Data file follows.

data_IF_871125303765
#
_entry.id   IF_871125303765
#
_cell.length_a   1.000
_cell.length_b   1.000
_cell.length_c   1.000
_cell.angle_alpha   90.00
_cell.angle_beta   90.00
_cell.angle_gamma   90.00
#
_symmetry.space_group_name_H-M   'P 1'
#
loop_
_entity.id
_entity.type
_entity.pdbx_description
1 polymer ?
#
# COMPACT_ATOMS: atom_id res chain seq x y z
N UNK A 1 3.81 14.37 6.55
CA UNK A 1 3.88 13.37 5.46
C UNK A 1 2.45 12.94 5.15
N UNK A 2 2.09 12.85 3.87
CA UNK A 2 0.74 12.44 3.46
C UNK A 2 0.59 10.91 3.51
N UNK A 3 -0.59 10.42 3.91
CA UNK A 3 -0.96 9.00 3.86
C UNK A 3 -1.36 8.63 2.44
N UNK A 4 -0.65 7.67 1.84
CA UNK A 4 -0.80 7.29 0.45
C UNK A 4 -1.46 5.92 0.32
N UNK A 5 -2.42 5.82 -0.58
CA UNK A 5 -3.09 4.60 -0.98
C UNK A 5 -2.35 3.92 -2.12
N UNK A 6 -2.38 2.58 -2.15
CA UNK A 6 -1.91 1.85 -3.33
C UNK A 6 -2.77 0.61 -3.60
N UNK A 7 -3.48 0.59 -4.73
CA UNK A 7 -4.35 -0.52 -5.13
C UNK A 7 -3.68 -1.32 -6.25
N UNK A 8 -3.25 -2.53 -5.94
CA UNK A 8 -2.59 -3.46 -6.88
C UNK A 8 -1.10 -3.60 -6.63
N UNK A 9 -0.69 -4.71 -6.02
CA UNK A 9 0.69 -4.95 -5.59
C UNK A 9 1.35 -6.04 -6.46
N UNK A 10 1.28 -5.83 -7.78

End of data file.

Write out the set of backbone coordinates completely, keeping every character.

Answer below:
data_IF_871125303765
#
_entry.id   IF_871125303765
#
_cell.length_a   1.000
_cell.length_b   1.000
_cell.length_c   1.000
_cell.angle_alpha   90.00
_cell.angle_beta   90.00
_cell.angle_gamma   90.00
#
_symmetry.space_group_name_H-M   'P 1'
#
loop_
_entity.id
_entity.type
_entity.pdbx_description
1 polymer ?
#
# COMPACT_ATOMS: atom_id res chain seq x y z
N UNK A 1 3.81 14.37 6.55
CA UNK A 1 3.88 13.37 5.46
C UNK A 1 2.45 12.94 5.15
N UNK A 2 2.09 12.85 3.87
CA UNK A 2 0.74 12.44 3.46
C UNK A 2 0.59 10.91 3.51
N UNK A 3 -0.59 10.42 3.91
CA UNK A 3 -0.96 9.00 3.86
C UNK A 3 -1.36 8.63 2.44
N UNK A 4 -0.65 7.67 1.84
CA UNK A 4 -0.80 7.29 0.45
C UNK A 4 -1.46 5.92 0.32
N UNK A 5 -2.42 5.82 -0.58
CA UNK A 5 -3.09 4.60 -0.98
C UNK A 5 -2.35 3.92 -2.12
N UNK A 6 -2.38 2.58 -2.15
CA UNK A 6 -1.91 1.85 -3.33
C UNK A 6 -2.77 0.61 -3.60
N UNK A 7 -3.48 0.59 -4.73
CA UNK A 7 -4.35 -0.52 -5.13
C UNK A 7 -3.68 -1.32 -6.25
N UNK A 8 -3.25 -2.53 -5.94
CA UNK A 8 -2.59 -3.46 -6.88
C UNK A 8 -1.10 -3.60 -6.63
N UNK A 9 -0.69 -4.71 -6.02
CA UNK A 9 0.69 -4.95 -5.59
C UNK A 9 1.35 -6.04 -6.46
N UNK A 10 1.28 -5.83 -7.78